A good piano teacher will hold particular personality traits and use specific teaching methods. Not only will you need to find a piano teacher that is used to teaching adults how to play, but you will also need to find a piano teacher that is a good piano teacher. Not everyone is. Before you hire a piano teacher to help you learn how to play the piano you should create a list of piano teachers in your area by searching in your phone book, looking up listings online, and more. Once you have a list made up of potential piano teachers, you should contact each one to schedule an interview to see if the two of you would be compatible. Simply by contacting each one you can probably narrow down your list. If a teacher does not respond to your request within a reasonable amount of time - cross them off your list. If a teacher does not want to offer you an interview before hiring them - cross them off your list.
If a teacher wants to charge you for the initial interview – cross them off your list. There, now you may have started with a very long list, but you just narrowed it down pretty quickly by looking at some of the piano teachers' personality and work traits that would not help anyone. Now you can move on to the interview where you can ask them all of the questions you have about learning the piano, their teaching methods, if they have worked with adults, how they work, where they each, and any other questions or concerns you may have.
Here are some particular signs to look for when seeking your piano teacher –
Motivation: They should have the ability to motivate you to want to learn how to play the piano, not bore you.
Professional: You want someone who has great work ethics, but is also friendly and easy to talk to.
Honesty: You need a piano teacher who is going to tell you when you are hitting the wrong keys, not just smile and nod. You may not be a musical person at all. A good teacher would tell you that in a professional manner if that is so.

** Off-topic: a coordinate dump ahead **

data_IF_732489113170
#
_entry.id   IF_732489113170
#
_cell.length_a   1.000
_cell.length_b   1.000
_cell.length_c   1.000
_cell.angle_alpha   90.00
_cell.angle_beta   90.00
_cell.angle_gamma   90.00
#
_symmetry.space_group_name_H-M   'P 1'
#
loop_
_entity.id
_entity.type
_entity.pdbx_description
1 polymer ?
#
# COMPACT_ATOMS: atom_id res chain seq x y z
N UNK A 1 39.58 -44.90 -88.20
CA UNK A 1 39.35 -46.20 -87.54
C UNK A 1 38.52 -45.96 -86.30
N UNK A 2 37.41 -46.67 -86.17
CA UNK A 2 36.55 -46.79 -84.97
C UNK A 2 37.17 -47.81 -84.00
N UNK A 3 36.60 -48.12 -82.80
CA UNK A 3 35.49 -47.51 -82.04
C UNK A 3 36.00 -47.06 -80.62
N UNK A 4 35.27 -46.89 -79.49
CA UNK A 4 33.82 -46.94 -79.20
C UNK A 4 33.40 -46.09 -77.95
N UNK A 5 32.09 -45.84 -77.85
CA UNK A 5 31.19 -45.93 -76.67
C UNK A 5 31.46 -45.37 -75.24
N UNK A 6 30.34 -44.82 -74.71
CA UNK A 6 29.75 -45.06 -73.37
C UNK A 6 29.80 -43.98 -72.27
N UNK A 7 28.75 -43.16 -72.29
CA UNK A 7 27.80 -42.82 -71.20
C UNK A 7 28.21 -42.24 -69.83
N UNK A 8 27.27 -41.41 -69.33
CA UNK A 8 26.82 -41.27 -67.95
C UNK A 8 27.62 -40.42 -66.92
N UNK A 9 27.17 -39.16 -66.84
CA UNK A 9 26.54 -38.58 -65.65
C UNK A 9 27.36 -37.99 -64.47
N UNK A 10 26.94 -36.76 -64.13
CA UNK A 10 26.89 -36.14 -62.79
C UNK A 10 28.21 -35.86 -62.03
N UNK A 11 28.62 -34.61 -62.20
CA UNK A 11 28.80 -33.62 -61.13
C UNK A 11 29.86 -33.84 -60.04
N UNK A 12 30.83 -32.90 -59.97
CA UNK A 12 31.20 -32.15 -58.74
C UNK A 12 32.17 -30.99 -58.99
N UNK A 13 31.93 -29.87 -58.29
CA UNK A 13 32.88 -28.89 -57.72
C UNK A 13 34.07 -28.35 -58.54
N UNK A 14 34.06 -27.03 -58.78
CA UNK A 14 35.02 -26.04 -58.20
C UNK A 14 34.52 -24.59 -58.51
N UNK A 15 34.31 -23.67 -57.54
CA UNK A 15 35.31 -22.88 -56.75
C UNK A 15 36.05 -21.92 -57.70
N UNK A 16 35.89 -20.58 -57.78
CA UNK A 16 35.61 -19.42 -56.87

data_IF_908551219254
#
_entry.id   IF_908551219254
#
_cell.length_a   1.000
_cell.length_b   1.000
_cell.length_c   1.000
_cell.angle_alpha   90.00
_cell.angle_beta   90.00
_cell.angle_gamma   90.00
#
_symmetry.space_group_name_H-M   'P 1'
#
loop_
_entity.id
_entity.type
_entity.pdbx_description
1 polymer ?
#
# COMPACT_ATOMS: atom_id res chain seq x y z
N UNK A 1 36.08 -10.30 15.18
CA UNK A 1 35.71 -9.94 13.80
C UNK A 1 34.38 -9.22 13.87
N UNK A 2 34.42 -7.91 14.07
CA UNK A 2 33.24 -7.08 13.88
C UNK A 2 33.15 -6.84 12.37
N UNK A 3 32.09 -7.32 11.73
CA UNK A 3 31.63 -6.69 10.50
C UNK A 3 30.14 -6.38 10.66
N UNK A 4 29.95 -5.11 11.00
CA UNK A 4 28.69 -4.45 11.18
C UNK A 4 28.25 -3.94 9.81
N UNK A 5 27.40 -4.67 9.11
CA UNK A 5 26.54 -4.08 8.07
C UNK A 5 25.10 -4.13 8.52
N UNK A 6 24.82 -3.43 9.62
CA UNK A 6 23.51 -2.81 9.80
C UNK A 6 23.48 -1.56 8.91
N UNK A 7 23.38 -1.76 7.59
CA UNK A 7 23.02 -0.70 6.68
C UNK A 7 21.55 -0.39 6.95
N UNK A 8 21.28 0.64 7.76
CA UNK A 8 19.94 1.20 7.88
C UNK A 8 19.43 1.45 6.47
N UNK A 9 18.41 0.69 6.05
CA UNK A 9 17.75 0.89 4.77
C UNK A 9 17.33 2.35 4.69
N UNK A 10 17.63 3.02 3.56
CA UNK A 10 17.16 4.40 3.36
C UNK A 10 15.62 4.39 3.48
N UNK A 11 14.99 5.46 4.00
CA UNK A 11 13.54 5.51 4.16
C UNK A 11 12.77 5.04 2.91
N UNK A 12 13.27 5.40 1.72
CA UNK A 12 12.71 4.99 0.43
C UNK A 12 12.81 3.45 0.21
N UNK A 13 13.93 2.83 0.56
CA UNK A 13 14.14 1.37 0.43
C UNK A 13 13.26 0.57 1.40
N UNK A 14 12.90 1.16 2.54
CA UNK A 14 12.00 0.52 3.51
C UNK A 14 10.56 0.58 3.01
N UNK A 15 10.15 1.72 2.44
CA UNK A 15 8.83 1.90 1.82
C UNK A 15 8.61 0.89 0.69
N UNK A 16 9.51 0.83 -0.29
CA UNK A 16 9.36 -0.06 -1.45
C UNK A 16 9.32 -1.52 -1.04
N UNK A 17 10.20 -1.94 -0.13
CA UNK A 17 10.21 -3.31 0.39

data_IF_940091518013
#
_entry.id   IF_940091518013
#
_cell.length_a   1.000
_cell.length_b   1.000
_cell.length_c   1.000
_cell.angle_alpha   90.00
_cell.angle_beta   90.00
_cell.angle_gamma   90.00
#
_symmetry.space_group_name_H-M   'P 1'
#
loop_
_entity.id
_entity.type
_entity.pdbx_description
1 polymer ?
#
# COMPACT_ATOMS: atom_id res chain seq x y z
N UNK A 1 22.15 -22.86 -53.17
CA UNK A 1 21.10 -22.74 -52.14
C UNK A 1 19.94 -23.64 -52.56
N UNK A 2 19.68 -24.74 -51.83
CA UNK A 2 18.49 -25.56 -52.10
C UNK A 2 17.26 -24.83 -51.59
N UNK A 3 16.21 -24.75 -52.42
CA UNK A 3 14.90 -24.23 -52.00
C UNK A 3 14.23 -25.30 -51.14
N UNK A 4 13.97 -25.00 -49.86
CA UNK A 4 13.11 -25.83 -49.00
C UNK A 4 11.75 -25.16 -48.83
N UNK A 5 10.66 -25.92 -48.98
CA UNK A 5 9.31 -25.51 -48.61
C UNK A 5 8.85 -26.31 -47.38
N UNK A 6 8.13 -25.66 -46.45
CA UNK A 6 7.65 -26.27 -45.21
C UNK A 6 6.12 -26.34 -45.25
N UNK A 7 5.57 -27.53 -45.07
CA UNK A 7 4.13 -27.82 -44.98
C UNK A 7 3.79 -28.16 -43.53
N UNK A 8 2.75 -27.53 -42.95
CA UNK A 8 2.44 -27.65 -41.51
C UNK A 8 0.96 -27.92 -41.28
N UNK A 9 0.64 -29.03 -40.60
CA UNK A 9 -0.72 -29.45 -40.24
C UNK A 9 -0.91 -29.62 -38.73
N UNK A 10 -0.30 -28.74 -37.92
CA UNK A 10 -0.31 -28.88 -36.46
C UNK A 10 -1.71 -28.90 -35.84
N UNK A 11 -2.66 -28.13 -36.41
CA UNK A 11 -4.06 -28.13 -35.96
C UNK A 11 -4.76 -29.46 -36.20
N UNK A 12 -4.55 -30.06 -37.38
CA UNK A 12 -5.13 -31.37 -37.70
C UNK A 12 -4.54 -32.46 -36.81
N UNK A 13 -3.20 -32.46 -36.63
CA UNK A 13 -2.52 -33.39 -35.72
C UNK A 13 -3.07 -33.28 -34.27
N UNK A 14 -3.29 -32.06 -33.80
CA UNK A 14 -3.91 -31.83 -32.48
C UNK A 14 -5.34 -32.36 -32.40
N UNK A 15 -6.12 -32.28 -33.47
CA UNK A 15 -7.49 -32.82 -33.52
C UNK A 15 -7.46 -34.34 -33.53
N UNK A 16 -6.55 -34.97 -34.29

Communication: Just like any other relationship your piano teacher needs to be able to communicate with you effectively. If you do not understand what your teacher is saying it will be much more difficult to learn.
Organizational: You need a piano teacher that can say "I would start you out with this lesson and move on through these lessons in my plan", not a teacher who would want you to figure out where you should begin.
But given all these qualities, the right piano teacher for you as an adult will also teach:
Music theory & harmony: To understand music, you really need to master theory and harmony.
Technique: Make sure the teacher includes a study of Hanon or some other technique book.
Sight reading: Most teachers teach this alone, so make sure you have the other areas covered as well.
Chords: Chords are a subset of harmony, but just make sure your teacher knows them and teaches them.
Arranging and improvisation: Make sure you're not "chained to the written score" -- learn to arrange songs and improvise too.
If they don't cover ALL these areas, cross them off your list and start again. It's just too important. When you find the right teacher you will know, and you will feel confident that you can learn effectively with that person. Doing the research ahead of time will definitely pay off in the long run.
If you already play the piano and know chords, then you'll want to get ahold of "How To Be a Musical Mindreader!". It shows how to know in advance which chords to use in a song before you ever play the song!